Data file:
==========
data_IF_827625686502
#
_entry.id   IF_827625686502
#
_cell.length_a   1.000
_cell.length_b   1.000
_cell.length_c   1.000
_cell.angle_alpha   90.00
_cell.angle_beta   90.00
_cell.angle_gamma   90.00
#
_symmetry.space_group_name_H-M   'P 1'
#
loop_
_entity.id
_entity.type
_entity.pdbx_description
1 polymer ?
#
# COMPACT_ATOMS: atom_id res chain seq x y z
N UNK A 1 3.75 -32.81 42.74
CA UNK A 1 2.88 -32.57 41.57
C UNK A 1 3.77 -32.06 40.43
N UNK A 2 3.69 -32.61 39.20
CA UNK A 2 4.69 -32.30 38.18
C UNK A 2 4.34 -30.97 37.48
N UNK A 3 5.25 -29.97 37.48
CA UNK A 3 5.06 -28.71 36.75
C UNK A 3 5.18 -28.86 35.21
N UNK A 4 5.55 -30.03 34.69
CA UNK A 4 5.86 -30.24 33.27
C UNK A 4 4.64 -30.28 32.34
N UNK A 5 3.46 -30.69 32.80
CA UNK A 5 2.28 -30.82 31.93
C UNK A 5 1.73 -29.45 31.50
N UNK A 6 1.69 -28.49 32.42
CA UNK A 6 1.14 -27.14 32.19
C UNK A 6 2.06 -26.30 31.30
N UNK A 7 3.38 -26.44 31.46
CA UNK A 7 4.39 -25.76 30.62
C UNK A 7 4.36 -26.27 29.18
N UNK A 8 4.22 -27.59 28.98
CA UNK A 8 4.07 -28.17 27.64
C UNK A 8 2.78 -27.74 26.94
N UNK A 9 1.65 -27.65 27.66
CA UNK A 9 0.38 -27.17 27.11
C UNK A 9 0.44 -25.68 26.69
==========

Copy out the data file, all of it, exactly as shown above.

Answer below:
data_IF_827625686502
#
_entry.id   IF_827625686502
#
_cell.length_a   1.000
_cell.length_b   1.000
_cell.length_c   1.000
_cell.angle_alpha   90.00
_cell.angle_beta   90.00
_cell.angle_gamma   90.00
#
_symmetry.space_group_name_H-M   'P 1'
#
loop_
_entity.id
_entity.type
_entity.pdbx_description
1 polymer ?
#
# COMPACT_ATOMS: atom_id res chain seq x y z
N UNK A 1 3.75 -32.81 42.74
CA UNK A 1 2.88 -32.57 41.57
C UNK A 1 3.77 -32.06 40.43
N UNK A 2 3.69 -32.61 39.20
CA UNK A 2 4.69 -32.30 38.18
C UNK A 2 4.34 -30.97 37.48
N UNK A 3 5.25 -29.97 37.48
CA UNK A 3 5.06 -28.71 36.75
C UNK A 3 5.18 -28.86 35.21
N UNK A 4 5.55 -30.03 34.69
CA UNK A 4 5.86 -30.24 33.27
C UNK A 4 4.64 -30.28 32.34
N UNK A 5 3.46 -30.69 32.80
CA UNK A 5 2.28 -30.82 31.93
C UNK A 5 1.73 -29.45 31.50
N UNK A 6 1.69 -28.49 32.42
CA UNK A 6 1.14 -27.14 32.19
C UNK A 6 2.06 -26.30 31.30
N UNK A 7 3.38 -26.44 31.46
CA UNK A 7 4.39 -25.76 30.62
C UNK A 7 4.36 -26.27 29.18
N UNK A 8 4.22 -27.59 28.98
CA UNK A 8 4.07 -28.17 27.64
C UNK A 8 2.78 -27.74 26.94
N UNK A 9 1.65 -27.65 27.66
CA UNK A 9 0.38 -27.17 27.11
C UNK A 9 0.44 -25.68 26.69